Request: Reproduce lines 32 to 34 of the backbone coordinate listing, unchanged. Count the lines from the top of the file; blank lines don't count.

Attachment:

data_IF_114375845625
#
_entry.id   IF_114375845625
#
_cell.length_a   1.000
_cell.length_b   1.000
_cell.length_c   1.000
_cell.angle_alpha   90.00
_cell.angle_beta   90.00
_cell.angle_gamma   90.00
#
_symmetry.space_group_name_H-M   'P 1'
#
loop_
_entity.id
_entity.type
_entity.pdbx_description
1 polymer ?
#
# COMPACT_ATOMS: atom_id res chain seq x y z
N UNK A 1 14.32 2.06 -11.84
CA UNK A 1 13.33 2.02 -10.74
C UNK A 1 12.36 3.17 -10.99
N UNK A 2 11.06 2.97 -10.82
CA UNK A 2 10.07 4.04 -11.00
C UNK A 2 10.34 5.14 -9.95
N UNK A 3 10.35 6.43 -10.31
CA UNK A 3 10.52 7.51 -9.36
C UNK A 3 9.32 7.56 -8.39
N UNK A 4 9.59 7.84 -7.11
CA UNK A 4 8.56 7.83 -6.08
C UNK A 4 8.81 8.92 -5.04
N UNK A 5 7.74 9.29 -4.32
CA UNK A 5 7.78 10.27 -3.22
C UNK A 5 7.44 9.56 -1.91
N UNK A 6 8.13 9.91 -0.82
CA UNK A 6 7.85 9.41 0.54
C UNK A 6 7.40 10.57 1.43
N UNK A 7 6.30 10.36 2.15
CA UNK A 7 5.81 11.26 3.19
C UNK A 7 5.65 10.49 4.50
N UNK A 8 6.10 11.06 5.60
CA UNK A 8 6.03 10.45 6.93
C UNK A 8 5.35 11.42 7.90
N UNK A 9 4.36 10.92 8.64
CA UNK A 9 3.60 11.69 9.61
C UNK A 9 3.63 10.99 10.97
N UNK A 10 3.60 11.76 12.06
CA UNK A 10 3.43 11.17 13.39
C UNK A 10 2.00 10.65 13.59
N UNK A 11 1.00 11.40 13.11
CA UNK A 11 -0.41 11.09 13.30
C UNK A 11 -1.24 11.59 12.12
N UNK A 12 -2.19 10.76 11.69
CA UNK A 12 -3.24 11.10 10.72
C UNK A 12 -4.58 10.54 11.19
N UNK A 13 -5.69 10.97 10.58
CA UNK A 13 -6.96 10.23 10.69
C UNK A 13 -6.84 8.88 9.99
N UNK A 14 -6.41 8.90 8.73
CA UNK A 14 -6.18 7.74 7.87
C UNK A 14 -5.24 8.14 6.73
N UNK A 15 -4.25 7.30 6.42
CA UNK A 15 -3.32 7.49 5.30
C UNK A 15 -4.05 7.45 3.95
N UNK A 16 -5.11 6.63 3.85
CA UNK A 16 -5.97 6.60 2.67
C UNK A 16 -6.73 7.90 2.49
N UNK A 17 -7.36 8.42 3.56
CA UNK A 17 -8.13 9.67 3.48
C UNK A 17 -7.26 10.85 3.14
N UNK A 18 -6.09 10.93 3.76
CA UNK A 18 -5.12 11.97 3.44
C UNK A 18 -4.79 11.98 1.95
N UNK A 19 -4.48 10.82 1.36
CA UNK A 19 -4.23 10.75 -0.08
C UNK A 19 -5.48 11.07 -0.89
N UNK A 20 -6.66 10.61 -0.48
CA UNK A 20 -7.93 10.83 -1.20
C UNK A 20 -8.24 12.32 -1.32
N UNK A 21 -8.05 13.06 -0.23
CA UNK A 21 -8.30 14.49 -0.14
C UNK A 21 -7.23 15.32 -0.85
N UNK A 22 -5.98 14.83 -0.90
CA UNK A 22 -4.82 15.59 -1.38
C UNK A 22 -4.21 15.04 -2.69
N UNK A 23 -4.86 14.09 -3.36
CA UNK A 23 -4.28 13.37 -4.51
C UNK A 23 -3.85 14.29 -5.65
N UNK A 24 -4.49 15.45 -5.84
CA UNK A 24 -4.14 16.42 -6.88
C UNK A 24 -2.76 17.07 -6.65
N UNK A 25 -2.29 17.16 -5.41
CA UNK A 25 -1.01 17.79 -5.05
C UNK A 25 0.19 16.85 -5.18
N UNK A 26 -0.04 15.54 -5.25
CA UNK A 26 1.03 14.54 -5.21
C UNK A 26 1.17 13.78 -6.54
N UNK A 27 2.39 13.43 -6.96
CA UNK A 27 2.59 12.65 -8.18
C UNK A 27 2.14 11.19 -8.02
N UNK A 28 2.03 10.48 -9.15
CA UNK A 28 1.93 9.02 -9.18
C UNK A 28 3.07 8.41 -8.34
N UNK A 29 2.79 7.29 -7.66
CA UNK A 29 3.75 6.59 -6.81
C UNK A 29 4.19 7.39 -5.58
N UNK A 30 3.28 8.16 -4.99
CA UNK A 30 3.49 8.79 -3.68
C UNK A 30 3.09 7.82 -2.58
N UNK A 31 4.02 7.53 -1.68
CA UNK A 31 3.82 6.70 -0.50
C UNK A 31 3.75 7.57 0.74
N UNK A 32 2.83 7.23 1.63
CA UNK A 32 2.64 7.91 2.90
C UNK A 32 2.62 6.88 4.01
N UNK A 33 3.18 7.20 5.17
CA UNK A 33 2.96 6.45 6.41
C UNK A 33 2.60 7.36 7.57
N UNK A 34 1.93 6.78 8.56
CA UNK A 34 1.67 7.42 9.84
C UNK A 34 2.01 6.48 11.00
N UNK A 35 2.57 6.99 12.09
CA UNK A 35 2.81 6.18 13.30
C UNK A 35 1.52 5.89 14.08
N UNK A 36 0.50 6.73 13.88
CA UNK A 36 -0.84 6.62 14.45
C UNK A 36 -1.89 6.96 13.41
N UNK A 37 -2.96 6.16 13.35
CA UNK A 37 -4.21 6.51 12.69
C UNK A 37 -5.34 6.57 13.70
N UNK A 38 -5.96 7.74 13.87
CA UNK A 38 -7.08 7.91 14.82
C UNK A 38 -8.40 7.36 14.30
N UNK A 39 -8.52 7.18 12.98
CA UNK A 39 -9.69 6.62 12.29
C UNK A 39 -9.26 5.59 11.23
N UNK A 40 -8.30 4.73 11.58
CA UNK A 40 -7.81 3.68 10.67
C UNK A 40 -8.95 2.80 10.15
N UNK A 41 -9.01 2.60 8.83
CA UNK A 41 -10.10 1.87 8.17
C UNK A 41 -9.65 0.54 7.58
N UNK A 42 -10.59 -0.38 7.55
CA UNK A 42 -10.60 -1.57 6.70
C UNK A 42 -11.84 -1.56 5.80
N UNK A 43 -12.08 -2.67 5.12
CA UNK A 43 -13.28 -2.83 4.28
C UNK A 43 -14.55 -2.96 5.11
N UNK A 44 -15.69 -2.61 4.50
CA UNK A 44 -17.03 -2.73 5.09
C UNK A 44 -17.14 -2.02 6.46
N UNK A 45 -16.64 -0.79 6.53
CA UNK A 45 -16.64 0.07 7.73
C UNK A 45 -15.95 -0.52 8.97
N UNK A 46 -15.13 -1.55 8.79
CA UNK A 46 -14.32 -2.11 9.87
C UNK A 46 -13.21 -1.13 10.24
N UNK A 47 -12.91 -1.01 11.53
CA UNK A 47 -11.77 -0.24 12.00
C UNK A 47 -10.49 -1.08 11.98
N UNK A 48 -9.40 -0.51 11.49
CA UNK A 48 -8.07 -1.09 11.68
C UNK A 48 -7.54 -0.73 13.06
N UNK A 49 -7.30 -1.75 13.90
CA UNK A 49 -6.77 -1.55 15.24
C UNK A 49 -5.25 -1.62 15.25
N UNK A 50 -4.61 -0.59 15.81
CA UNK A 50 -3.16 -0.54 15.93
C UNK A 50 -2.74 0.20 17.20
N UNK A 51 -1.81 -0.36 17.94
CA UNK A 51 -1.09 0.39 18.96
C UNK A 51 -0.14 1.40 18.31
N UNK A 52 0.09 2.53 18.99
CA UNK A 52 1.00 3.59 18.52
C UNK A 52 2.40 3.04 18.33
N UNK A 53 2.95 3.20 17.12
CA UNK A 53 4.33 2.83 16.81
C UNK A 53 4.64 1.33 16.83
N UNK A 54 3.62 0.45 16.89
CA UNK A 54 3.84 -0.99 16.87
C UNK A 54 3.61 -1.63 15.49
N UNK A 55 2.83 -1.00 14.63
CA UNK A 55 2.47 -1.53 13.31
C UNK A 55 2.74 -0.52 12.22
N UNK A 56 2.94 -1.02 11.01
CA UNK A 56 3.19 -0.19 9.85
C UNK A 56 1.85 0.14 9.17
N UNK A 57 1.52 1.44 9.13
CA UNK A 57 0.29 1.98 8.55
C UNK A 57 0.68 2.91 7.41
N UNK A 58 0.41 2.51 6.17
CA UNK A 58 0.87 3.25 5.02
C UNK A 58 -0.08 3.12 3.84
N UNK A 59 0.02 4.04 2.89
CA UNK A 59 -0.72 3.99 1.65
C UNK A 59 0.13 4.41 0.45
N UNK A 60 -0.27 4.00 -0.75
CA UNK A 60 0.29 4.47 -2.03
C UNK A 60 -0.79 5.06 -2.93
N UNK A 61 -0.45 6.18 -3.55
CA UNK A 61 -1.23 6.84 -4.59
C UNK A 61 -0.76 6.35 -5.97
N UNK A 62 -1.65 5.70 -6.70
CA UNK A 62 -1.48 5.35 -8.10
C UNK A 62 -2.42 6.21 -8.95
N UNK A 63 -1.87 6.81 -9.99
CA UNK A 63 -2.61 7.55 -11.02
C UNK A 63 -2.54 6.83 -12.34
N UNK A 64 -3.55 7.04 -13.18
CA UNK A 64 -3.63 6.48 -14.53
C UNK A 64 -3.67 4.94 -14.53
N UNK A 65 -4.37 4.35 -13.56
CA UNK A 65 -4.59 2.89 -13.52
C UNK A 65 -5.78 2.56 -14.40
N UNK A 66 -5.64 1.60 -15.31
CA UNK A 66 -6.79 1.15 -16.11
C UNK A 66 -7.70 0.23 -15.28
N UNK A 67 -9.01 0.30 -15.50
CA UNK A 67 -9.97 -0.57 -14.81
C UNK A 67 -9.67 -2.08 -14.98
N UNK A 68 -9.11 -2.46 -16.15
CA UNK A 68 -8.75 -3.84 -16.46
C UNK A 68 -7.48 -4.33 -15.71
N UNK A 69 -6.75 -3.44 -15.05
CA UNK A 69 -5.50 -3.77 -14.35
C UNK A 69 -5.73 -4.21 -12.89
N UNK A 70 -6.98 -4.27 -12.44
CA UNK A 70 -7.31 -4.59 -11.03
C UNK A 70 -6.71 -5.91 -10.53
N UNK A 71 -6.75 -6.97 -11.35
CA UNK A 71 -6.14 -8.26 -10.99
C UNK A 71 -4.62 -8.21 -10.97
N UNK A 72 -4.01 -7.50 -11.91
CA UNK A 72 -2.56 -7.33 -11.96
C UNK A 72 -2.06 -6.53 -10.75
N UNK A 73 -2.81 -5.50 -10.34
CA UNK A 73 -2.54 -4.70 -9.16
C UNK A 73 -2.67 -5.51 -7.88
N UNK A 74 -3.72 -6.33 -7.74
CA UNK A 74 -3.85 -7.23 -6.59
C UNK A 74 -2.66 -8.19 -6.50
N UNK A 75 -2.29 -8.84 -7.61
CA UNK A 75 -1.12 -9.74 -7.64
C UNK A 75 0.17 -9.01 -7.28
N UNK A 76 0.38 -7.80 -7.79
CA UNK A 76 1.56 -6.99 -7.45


C UNK A 4 8.81 8.92 -5.04
N UNK A 5 7.74 9.29 -4.32
CA UNK A 5 7.78 10.27 -3.22